Is HIV infection a risk factor for multi-drug resistant tuberculosis? A systematic review


BACKGROUND: Tuberculosis (TB) is an important cause of human suffering and death. Human immunodeficiency virus (HIV), multi-drug resistant TB (MDR-TB), and extensive drug resistant tuberculosis (XDR-TB) have emerged as threats to TB control. The association between MDR-TB and HIV infection has not yet been fully investigated. We conducted a systematic review and meta-analysis to summarize the evidence on the association between HIV infection and MDR-TB. METHODS AND RESULTS: Original studies providing Mycobacterium tuberculosis resistance data stratified by HIV status were identified using MEDLINE and ISI Web of Science. Crude MDR-TB prevalence ratios were calculated and analyzed by type of TB (primary or acquired), region and study period. Heterogeneity across studies was assessed, and pooled prevalence ratios were generated if appropriate. No clear association was found between MDR-TB and HIV infection across time and geographic locations. MDR-TB prevalence ratios in the 32 eligible studies, comparing MDR-TB prevalence by HIV status, ranged from 0.21 to 41.45. Assessment by geographical region or study period did not reveal noticeable patterns. The summary prevalence ratios for acquired and primary MDR-TB were 1.17 (95% CI 0.86, 1.6) and 2.72 (95% CI 2.03, 3.66), respectively. Studies eligible for review were few considering the size of the epidemics. Most studies were not adjusted for confounders and the heterogeneity across studies precluded the calculation of a meaningful overall summary measure. CONCLUSIONS: We could not demonstrate an overall association between MDR-TB and HIV or acquired MDR-TB and HIV, but our results suggest that HIV infection is associated with primary MDR-TB. Future well-designed studies and surveillance in all regions of the world are needed to better clarify the relationship between HIV infection and MDR-TB.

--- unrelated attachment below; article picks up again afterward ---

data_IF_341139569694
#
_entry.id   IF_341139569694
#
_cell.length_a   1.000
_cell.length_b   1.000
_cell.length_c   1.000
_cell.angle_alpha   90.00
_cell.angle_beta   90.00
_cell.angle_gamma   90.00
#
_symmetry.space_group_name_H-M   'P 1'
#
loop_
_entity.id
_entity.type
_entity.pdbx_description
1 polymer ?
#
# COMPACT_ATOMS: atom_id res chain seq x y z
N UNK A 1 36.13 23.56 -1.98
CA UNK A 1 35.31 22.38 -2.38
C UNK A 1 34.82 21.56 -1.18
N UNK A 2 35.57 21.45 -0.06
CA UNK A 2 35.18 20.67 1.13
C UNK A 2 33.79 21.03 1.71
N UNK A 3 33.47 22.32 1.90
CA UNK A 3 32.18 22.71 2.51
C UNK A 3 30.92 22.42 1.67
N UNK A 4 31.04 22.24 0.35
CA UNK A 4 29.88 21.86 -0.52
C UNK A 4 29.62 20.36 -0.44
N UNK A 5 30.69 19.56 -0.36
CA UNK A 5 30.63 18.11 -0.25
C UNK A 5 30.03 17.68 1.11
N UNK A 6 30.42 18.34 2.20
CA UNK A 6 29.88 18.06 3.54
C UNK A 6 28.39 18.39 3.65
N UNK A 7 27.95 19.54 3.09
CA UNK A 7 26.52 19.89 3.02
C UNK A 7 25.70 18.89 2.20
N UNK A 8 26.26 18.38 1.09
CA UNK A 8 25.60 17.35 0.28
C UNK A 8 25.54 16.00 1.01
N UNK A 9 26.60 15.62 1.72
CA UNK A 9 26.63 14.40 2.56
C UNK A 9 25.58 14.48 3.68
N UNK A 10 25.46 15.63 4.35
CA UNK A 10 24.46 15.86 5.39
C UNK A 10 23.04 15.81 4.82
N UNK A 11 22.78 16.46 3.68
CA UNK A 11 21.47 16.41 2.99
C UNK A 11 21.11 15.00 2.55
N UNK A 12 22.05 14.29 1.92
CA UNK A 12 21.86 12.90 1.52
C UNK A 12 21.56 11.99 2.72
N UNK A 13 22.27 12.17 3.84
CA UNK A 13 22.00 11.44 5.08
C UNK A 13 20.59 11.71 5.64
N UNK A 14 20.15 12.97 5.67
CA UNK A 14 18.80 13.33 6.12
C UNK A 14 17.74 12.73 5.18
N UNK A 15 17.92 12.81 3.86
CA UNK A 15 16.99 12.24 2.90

Suchindran S, Brouwer ES, Van Rie A.




  • Epidemiology and Determinants of Health
    • Epidemiology
  • Population(s)
    • General HIV+ population
  • Co-infections
    • Tuberculosis


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